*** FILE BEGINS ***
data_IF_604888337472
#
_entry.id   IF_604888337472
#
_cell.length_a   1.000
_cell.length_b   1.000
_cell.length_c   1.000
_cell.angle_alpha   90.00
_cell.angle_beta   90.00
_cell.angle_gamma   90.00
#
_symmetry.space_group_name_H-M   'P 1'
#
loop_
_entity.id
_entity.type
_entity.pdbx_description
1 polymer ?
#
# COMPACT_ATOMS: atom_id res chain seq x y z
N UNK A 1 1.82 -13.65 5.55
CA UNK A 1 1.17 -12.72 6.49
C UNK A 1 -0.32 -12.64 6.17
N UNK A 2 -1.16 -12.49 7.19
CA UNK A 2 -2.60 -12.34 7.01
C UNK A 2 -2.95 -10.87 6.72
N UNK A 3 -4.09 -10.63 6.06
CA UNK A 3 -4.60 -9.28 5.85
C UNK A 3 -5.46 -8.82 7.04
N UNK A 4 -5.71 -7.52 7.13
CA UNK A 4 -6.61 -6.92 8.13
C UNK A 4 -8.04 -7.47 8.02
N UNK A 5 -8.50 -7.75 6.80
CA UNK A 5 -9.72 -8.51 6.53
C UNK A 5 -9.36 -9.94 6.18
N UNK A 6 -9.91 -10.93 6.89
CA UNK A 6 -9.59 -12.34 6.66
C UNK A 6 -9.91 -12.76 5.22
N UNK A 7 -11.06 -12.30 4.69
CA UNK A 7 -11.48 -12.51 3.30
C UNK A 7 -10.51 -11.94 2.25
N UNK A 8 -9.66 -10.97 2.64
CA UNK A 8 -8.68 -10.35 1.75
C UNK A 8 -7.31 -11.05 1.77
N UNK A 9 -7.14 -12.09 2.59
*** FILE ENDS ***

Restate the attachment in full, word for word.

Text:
data_IF_604888337472
#
_entry.id   IF_604888337472
#
_cell.length_a   1.000
_cell.length_b   1.000
_cell.length_c   1.000
_cell.angle_alpha   90.00
_cell.angle_beta   90.00
_cell.angle_gamma   90.00
#
_symmetry.space_group_name_H-M   'P 1'
#
loop_
_entity.id
_entity.type
_entity.pdbx_description
1 polymer ?
#
# COMPACT_ATOMS: atom_id res chain seq x y z
N UNK A 1 1.82 -13.65 5.55
CA UNK A 1 1.17 -12.72 6.49
C UNK A 1 -0.32 -12.64 6.17
N UNK A 2 -1.16 -12.49 7.19
CA UNK A 2 -2.60 -12.34 7.01
C UNK A 2 -2.95 -10.87 6.72
N UNK A 3 -4.09 -10.63 6.06
CA UNK A 3 -4.60 -9.28 5.85
C UNK A 3 -5.46 -8.82 7.04
N UNK A 4 -5.71 -7.52 7.13
CA UNK A 4 -6.61 -6.92 8.13
C UNK A 4 -8.04 -7.47 8.02
N UNK A 5 -8.50 -7.75 6.80
CA UNK A 5 -9.72 -8.51 6.53
C UNK A 5 -9.36 -9.94 6.18
N UNK A 6 -9.91 -10.93 6.89
CA UNK A 6 -9.59 -12.34 6.66
C UNK A 6 -9.91 -12.76 5.22
N UNK A 7 -11.06 -12.30 4.69
CA UNK A 7 -11.48 -12.51 3.30
C UNK A 7 -10.51 -11.94 2.25
N UNK A 8 -9.66 -10.97 2.64
CA UNK A 8 -8.68 -10.35 1.75
C UNK A 8 -7.31 -11.05 1.77
N UNK A 9 -7.14 -12.09 2.59